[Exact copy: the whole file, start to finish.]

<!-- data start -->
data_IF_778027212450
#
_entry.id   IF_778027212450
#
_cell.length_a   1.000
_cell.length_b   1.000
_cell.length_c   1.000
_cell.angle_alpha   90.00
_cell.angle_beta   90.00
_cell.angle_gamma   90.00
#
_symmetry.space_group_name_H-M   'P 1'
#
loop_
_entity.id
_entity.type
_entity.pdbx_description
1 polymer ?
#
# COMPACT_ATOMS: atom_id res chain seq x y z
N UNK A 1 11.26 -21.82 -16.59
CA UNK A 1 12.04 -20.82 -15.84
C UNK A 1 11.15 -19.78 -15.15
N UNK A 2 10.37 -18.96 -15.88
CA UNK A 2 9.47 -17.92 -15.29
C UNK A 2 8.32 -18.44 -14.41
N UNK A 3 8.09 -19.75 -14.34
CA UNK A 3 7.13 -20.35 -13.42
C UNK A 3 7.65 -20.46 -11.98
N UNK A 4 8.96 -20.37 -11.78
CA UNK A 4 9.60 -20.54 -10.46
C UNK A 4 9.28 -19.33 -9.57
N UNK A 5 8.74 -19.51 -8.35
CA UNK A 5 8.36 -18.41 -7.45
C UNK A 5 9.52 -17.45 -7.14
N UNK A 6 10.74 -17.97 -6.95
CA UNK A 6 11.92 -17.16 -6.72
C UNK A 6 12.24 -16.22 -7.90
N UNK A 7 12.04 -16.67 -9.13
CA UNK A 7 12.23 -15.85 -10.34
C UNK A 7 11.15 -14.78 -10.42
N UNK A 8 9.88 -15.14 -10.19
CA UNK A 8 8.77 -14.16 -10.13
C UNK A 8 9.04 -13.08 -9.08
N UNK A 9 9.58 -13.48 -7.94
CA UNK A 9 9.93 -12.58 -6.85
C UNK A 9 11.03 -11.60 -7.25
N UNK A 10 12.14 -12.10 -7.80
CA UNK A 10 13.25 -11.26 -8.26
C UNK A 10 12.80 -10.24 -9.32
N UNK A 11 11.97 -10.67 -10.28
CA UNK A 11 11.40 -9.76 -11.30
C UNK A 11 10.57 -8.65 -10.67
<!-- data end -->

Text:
data_IF_778027212450
#
_entry.id   IF_778027212450
#
_cell.length_a   1.000
_cell.length_b   1.000
_cell.length_c   1.000
_cell.angle_alpha   90.00
_cell.angle_beta   90.00
_cell.angle_gamma   90.00
#
_symmetry.space_group_name_H-M   'P 1'
#
loop_
_entity.id
_entity.type
_entity.pdbx_description
1 polymer ?
#
# COMPACT_ATOMS: atom_id res chain seq x y z
N UNK A 1 11.26 -21.82 -16.59
CA UNK A 1 12.04 -20.82 -15.84
C UNK A 1 11.15 -19.78 -15.15
N UNK A 2 10.37 -18.96 -15.88
CA UNK A 2 9.47 -17.92 -15.29
C UNK A 2 8.32 -18.44 -14.41
N UNK A 3 8.09 -19.75 -14.34
CA UNK A 3 7.13 -20.35 -13.42
C UNK A 3 7.65 -20.46 -11.98
N UNK A 4 8.96 -20.37 -11.78
CA UNK A 4 9.60 -20.54 -10.46
C UNK A 4 9.28 -19.33 -9.57
N UNK A 5 8.74 -19.51 -8.35
CA UNK A 5 8.36 -18.41 -7.45
C UNK A 5 9.52 -17.45 -7.14
N UNK A 6 10.74 -17.97 -6.95
CA UNK A 6 11.92 -17.16 -6.72
C UNK A 6 12.24 -16.22 -7.90
N UNK A 7 12.04 -16.67 -9.13
CA UNK A 7 12.23 -15.85 -10.34
C UNK A 7 11.15 -14.78 -10.42
N UNK A 8 9.88 -15.14 -10.19
CA UNK A 8 8.77 -14.16 -10.13
C UNK A 8 9.04 -13.08 -9.08
N UNK A 9 9.58 -13.48 -7.94
CA UNK A 9 9.93 -12.58 -6.85
C UNK A 9 11.03 -11.60 -7.25
N UNK A 10 12.14 -12.10 -7.80
CA UNK A 10 13.25 -11.26 -8.26
C UNK A 10 12.80 -10.24 -9.32
N UNK A 11 11.97 -10.67 -10.28
CA UNK A 11 11.40 -9.76 -11.30
C UNK A 11 10.57 -8.65 -10.67